Miguel Forte, M.D., Ph.D. and Bruce Levine, Ph.D.
The field of C> is experiencing great growth, and we are witnessing a growing number of products being approved. The hope would be that these products following regulatory approvals and marketing efforts will be reaching patients in need. C> represents a significant paradigm shift because of the incredible technological and scientific innovation coupled with long-lasting therapeutic effects that are potentially curative. These products rest on the genetic modification or gene editing of cells for a corrected or targeted improved function and tolerability. C> is becoming more and more a field of cell engineering both ex-vivo and in-vivo.
August 2022 witnessed gene therapy approvals both in the US by the FDA as well as by EMA in Europe. On August 17th, the FDA approved Zynteglo (betibeglogene autotemcel), a cell-based gene therapy to treat adult and pediatric patients with beta-thalassemia who require regular blood transfusions. ISCT noted the significance of this approval for patients in need by stressing the good news for the field with this therapeutic valuable innovation, yet balanced with the need to provide patient access worldwide. Two days later, August 24th marked the conditional approval of BioMarin’s Roctavian (valoctocogene roxaparvovec) by EMA in Europe for severe haemophilia A, making it the first gene therapy cleared for this patient population. Within a month the FDA approved a second bluebird bio gene therapy product, Skysona, which had been approved by the European Commission in 2021 for With Early Cerebral Adrenoleukodystrophy, received FDA approval on September 19, 2022.
While we celebrate these landmark approvals, as a field we must recognize the challenges to patient access presented by the price tags of these drugs. The FDA approval of Zynteglo benefits to be put in context with its previous conditional approval in Europe by the EMA for the same patient group in May 2019 and the challenges for patient access. The product, as required for conditional approval, went through several annual renewals until a company requested withdrawal just a year ago in August 2021. This voluntary withdrawal was decided by Bluebird Bio in view of the inability to reach agreement with European Health Authorities on the treatment price. The company intended a price of around €1.6 million ($1.8 million) with Health Authorities aiming at reductions in the order of 50%. In the end this discussion and strategic decision leave European patients without access to this innovative gene therapy. For the approval now in the US, Bluebird Bio aims at a price of $2.8 million. With some apparent support from potential payers in the US, it will be interesting and very important to watch and learn from the launch history and uptake of this therapy with US patients. For the time being, beta-thalassemia patients elsewhere in the world will not have access to Zynteglo. The Institute for Clinical and Economic review assessed the value of Roctavian at an assumed price of $2.5 . Skysona broke a drug pricing record at $3 million upon approval.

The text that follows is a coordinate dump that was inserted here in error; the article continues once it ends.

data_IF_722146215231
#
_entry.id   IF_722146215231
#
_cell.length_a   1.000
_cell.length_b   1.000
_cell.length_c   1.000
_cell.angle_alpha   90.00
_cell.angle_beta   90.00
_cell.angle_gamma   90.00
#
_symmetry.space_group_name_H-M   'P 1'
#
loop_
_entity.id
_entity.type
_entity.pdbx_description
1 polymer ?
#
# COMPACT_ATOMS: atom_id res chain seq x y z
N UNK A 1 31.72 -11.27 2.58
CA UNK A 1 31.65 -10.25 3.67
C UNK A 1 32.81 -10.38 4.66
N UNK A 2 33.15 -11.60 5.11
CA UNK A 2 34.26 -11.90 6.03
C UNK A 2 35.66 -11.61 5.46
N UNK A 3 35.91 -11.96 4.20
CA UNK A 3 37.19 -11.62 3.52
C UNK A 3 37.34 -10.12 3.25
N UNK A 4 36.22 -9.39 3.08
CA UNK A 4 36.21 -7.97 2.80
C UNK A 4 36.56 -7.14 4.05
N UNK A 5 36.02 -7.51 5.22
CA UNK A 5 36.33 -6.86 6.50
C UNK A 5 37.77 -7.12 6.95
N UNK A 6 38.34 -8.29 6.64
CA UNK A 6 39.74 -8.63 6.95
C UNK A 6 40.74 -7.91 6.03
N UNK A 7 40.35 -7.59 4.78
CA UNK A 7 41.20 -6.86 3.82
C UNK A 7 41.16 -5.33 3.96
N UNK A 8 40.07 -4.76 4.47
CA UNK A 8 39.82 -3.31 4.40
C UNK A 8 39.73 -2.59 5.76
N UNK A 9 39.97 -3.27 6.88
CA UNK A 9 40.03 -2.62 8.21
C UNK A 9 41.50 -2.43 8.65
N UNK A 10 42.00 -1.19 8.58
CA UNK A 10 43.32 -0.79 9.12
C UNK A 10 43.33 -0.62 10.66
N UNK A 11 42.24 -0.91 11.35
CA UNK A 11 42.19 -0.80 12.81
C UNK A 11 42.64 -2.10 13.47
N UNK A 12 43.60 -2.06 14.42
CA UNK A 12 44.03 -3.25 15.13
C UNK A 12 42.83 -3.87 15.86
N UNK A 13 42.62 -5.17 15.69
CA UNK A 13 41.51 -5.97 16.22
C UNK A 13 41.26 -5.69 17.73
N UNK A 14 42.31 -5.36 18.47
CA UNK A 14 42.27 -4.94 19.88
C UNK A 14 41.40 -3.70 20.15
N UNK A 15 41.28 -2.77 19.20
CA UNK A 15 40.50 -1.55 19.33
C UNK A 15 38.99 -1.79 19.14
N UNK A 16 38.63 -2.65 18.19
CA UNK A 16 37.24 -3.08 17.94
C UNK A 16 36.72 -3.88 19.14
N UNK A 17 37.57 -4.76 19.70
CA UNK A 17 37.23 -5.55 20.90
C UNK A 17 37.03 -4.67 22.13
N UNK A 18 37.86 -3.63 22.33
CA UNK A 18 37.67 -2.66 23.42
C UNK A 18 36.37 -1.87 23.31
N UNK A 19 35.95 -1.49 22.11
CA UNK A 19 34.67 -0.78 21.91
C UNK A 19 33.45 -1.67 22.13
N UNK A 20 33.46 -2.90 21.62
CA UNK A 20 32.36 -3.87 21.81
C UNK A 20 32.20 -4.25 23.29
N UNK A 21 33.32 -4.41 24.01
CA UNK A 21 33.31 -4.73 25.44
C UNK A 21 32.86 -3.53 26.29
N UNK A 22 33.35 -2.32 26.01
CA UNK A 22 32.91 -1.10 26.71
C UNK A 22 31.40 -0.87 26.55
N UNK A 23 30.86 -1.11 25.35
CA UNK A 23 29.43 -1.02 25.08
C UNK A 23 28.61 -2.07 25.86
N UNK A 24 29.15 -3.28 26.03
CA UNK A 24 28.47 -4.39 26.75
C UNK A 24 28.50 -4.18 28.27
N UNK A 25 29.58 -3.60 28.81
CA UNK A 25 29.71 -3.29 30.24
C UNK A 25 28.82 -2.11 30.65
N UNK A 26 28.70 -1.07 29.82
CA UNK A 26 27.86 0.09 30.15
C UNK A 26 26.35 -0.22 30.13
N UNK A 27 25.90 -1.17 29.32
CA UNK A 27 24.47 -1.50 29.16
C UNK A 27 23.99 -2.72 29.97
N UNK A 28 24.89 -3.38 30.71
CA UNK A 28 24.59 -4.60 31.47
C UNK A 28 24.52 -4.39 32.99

Gene therapies, mostly for rare and low patient-number indications so far, are reaching the market validating the science and clinical efficacy of these transformative therapies that appear to be of long-lasting, potentially corrective, therapeutic value. It is important to understand the investment that has taken us here and still the manufacturing challenges that these approaches represent. A lifesaving therapy is only lifesaving if patients are able to access it and afford it. With time, like with most technologies, we hope to see improved access while we must always bear in mind the balance between the real added value to patients versus the price of these therapies, together with the avoided costs and individual and societal implications.
As long time members of ISCT, with its mission to promote the translation of C> products towards the patients and strive for patient access to them globally, we recognize the innovation and therapeutic value of these product approvals. However, we believe it is important to continue to work with all stakeholders to help facilitate the product development process in a way that promotes and maximizes patient access to C> products globally.
This is Letter to the Editors article. The opinions expressed in this article are the author’s own. ISCT does not endorse nor support views, opinions or conclusions drawn the Letter to the Editors articles and we are not responsible or liable for any content, accuracy or quality within the article or for any damage or loss to be caused by and in connection to it.